Sea World mourns the death of a 20-year-old orca who passed away light night due to an infection, marine park officials announced Friday night.
Nakai was born in SeaWorld in 2001 and lived his entire life in the marine park. According to a park statement, animal care and medical teams that had worked closely with Nakai since birth surrounded him at the time of his passing.
“Every attempt was made to save his life. Veterinarians and health specialists had been actively treating an infection, but aggressive therapeutic and diagnostic efforts were unsuccessful,” the marine park wrote in a statement.
Park officials said he will be “remembered as a curious and quick learner, often picking up behaviors just by observing the other wales in his pod”.
“Because of these natural abilities, Nakai participated in hearing studies to help scientists better understand the impact on orcas of noise from ships and other human activity. His contributions to helping improve the health and survival of whales in the wild cannot be underestimated and will never be forgotten,” the marine park wrote in a statement.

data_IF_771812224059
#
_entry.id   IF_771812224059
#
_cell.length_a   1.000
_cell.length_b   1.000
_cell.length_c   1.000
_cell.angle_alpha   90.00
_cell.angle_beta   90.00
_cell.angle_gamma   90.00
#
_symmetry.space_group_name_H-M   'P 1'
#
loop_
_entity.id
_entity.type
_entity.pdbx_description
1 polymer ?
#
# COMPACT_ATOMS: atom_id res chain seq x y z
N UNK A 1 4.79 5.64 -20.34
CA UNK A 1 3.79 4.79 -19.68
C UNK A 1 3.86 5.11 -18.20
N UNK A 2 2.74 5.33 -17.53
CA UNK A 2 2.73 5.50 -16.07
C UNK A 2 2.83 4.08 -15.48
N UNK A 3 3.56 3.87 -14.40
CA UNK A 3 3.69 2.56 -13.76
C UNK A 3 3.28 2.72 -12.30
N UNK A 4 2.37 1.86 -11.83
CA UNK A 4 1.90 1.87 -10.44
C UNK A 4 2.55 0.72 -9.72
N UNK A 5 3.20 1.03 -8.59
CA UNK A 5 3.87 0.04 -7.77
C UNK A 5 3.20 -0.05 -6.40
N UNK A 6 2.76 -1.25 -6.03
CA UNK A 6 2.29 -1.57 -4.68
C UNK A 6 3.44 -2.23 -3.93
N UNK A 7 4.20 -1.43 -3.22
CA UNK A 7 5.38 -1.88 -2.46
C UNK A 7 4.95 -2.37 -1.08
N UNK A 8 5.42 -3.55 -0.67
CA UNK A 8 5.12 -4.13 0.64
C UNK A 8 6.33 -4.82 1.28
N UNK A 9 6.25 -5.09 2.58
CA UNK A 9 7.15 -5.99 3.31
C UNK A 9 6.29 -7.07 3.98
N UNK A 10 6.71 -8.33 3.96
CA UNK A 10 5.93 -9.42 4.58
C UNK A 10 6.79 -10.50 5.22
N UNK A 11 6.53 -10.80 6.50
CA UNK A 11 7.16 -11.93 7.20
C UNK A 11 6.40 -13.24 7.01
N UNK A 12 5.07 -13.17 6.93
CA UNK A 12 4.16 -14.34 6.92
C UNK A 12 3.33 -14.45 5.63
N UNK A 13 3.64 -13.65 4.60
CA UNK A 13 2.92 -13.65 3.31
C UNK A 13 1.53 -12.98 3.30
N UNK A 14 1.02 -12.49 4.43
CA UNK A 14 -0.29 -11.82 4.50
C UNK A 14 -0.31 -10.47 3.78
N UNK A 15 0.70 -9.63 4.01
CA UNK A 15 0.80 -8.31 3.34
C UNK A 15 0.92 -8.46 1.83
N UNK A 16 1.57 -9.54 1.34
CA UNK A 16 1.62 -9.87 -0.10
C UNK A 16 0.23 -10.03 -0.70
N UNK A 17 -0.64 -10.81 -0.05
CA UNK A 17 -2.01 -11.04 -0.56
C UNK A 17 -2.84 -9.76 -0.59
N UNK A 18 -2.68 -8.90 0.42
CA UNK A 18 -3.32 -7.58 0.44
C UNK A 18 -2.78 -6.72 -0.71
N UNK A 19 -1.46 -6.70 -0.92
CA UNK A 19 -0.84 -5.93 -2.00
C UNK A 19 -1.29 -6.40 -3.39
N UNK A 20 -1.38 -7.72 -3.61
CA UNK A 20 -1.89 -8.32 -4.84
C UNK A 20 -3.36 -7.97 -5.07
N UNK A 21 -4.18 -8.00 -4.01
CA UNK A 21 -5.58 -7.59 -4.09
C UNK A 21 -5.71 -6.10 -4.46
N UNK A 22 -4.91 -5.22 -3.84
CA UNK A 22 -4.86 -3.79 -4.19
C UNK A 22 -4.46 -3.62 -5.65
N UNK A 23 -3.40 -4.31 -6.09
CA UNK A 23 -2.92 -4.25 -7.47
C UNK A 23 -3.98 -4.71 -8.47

One member of Nakai’s team who cared for him for 20 years said, “I have been professionally and personally invested in the welfare of Nakai since he was born in our park, and the bond we shared was very strong. He was very friendly and an overall playful guy who loved to interact with people. It was a joy to care for and learn from him, and I will miss him greatly. He was a huge part of my life and our family here at SeaWorld San Diego. We appreciate the support of the community as we grieve his loss together with his loyal fans everywhere.”
Nakai’s death leaves eight killer whales ranging from ages 9 to 57 years old, the San Diego Union-Tribune reported. In March 2016, the marine park announced orcas would no longer be bred at its parks following an order by the California Coastal Commission.
Sea World San Diego became the first location in 2017 to replace its Shamu performances with an educational program that highlights the orcas’ natural behaviors in the wild.